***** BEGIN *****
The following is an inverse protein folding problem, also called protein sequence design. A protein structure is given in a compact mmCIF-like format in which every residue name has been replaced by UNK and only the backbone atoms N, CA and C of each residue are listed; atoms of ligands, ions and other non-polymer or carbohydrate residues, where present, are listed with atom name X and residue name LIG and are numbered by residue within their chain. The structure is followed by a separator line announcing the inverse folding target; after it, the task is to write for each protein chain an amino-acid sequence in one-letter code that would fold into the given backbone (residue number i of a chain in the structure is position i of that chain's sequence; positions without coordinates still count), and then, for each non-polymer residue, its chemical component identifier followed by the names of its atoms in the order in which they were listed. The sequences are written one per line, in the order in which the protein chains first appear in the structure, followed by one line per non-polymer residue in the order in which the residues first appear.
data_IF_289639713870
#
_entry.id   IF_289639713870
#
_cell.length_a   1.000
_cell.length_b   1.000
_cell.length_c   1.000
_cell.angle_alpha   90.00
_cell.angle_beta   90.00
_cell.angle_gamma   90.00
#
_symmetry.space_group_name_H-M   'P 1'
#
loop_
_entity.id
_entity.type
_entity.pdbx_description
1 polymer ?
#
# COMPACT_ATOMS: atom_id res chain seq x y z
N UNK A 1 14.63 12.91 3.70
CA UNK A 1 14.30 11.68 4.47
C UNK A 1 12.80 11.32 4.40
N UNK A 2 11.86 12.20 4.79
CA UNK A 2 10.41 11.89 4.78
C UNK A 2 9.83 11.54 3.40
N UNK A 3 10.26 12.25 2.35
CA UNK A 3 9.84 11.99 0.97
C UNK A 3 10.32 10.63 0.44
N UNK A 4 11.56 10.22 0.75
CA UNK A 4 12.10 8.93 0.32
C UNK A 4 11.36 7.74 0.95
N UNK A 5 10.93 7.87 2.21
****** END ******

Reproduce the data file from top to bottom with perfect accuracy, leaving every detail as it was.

The following is an inverse protein folding problem, also called protein sequence design. A protein structure is given in a compact mmCIF-like format in which every residue name has been replaced by UNK and only the backbone atoms N, CA and C of each residue are listed; atoms of ligands, ions and other non-polymer or carbohydrate residues, where present, are listed with atom name X and residue name LIG and are numbered by residue within their chain. The structure is followed by a separator line announcing the inverse folding target; after it, the task is to write for each protein chain an amino-acid sequence in one-letter code that would fold into the given backbone (residue number i of a chain in the structure is position i of that chain's sequence; positions without coordinates still count), and then, for each non-polymer residue, its chemical component identifier followed by the names of its atoms in the order in which they were listed. The sequences are written one per line, in the order in which the protein chains first appear in the structure, followed by one line per non-polymer residue in the order in which the residues first appear.
data_IF_289639713870
#
_entry.id   IF_289639713870
#
_cell.length_a   1.000
_cell.length_b   1.000
_cell.length_c   1.000
_cell.angle_alpha   90.00
_cell.angle_beta   90.00
_cell.angle_gamma   90.00
#
_symmetry.space_group_name_H-M   'P 1'
#
loop_
_entity.id
_entity.type
_entity.pdbx_description
1 polymer ?
#
# COMPACT_ATOMS: atom_id res chain seq x y z
N UNK A 1 14.63 12.91 3.70
CA UNK A 1 14.30 11.68 4.47
C UNK A 1 12.80 11.32 4.40
N UNK A 2 11.86 12.20 4.79
CA UNK A 2 10.41 11.89 4.78
C UNK A 2 9.83 11.54 3.40
N UNK A 3 10.26 12.25 2.35
CA UNK A 3 9.84 11.99 0.97
C UNK A 3 10.32 10.63 0.44
N UNK A 4 11.56 10.22 0.75
CA UNK A 4 12.10 8.93 0.32
C UNK A 4 11.36 7.74 0.95
N UNK A 5 10.93 7.87 2.21